When the break was done, everyone was asked to choose a heritage either tangible or intangible and they had to introduce their chosen heritage to a tourist by making a postcard using what they have learnt. They were given all of necessary tools such as color papers, color pencils, glue, scissors, images of heritage and a mentor was with them in order to help them completing the task.

    When they were done, they handed out their postcards and with the mentors they sat together and spent a few minutes asking and answering about what they have learnt. Then they were told to say their vows for protecting their heritage and caring about it, the mentor said the vow and the trainees repeated after her and they officially became a "Patrimonito".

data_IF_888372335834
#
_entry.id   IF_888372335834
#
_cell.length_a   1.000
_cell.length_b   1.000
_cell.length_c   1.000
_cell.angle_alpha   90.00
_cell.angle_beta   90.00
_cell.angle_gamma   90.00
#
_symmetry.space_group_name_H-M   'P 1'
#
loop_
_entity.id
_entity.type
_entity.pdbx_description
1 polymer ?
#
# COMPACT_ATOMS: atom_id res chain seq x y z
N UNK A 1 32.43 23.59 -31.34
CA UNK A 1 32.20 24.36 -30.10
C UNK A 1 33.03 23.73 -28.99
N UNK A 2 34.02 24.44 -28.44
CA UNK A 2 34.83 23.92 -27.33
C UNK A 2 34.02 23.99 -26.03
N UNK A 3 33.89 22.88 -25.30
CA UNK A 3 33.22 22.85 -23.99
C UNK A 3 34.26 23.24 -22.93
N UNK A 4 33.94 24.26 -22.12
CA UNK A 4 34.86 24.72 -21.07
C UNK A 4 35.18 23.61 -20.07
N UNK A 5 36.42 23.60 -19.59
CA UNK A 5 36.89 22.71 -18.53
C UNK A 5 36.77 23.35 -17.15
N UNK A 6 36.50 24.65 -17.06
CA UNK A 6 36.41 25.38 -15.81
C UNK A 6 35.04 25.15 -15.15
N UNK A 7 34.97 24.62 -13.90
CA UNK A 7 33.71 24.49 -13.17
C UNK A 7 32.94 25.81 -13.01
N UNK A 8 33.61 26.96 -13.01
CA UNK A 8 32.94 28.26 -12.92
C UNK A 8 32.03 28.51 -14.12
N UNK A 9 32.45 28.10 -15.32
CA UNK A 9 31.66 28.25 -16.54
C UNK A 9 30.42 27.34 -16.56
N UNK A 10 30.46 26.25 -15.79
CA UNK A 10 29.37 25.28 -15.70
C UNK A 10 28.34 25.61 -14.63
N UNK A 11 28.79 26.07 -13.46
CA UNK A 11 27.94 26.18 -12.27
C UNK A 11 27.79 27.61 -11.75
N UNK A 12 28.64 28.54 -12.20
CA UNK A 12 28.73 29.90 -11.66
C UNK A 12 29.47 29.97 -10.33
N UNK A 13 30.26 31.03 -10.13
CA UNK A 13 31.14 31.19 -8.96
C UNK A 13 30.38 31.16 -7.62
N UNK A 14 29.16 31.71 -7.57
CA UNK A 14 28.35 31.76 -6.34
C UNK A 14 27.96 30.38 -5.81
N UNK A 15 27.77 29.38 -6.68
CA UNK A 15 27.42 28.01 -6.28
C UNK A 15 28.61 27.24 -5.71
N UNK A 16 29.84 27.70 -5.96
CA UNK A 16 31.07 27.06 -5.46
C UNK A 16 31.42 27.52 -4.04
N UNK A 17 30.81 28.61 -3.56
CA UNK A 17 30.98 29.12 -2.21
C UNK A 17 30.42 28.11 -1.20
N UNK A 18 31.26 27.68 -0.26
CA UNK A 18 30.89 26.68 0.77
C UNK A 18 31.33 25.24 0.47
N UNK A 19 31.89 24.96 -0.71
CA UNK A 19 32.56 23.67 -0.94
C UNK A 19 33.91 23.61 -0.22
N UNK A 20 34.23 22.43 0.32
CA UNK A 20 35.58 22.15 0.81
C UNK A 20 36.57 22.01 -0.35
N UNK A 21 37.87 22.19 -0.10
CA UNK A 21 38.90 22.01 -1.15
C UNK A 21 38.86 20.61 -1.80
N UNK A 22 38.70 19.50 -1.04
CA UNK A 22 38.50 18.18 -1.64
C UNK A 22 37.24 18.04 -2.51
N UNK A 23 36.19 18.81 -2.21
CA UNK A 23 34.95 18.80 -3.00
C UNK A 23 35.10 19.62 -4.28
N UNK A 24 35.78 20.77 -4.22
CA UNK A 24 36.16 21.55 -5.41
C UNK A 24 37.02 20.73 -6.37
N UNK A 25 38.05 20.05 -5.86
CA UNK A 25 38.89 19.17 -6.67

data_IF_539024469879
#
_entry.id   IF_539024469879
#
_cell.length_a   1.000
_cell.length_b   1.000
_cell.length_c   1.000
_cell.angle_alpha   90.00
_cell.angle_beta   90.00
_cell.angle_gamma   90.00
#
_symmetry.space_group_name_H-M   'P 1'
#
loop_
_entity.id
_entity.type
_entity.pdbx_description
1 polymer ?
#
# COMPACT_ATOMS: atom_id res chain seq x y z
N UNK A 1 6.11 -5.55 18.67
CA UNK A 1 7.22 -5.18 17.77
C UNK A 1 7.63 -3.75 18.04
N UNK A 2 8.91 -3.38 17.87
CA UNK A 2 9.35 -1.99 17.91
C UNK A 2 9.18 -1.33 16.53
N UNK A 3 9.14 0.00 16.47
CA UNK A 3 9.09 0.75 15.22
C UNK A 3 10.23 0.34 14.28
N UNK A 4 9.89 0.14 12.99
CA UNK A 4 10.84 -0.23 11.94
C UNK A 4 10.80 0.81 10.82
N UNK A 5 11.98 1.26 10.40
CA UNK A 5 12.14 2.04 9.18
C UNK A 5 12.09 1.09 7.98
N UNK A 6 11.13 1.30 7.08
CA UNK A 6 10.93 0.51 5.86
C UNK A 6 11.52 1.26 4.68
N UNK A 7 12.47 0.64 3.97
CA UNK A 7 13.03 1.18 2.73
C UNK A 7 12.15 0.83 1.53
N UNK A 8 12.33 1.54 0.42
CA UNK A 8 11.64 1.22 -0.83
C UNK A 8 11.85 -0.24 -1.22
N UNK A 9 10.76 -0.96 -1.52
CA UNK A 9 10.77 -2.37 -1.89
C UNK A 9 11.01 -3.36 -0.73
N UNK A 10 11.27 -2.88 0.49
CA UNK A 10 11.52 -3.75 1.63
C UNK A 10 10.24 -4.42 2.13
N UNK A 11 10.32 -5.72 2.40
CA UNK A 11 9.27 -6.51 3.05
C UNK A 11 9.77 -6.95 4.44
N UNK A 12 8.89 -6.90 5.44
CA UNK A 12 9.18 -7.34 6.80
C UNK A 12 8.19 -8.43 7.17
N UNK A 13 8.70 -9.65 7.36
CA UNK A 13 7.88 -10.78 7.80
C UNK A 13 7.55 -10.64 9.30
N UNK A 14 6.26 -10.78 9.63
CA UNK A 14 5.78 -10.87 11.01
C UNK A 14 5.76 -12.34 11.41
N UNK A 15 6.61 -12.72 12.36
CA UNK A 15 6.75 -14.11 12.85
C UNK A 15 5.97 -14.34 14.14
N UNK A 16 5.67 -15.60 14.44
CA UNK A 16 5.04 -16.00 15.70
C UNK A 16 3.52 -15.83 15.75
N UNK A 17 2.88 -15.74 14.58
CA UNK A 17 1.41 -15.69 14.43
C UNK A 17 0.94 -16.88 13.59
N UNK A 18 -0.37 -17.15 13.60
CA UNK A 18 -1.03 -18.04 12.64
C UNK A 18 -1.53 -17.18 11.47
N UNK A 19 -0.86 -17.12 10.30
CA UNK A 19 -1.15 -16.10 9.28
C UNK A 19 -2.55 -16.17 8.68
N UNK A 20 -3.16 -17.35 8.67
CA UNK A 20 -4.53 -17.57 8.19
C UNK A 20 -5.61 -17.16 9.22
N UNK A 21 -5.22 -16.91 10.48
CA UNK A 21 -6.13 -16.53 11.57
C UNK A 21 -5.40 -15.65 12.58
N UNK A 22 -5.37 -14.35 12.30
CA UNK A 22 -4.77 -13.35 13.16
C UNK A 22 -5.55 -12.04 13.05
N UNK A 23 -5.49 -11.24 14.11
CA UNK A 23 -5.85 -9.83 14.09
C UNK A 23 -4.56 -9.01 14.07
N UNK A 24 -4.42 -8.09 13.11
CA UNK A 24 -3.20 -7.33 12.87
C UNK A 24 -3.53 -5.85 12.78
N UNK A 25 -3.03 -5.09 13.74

The last but the best part was when they were given the certificates, and they were told that since they are aware of the value of the heritage and they know how to protect it, they are chosen as "Patrimonito" and they should continue their mission by introducing the value of heritage to others. They were granted certificates and labels and the workshop of "Patrimonito" was finished by taking some memorial photos.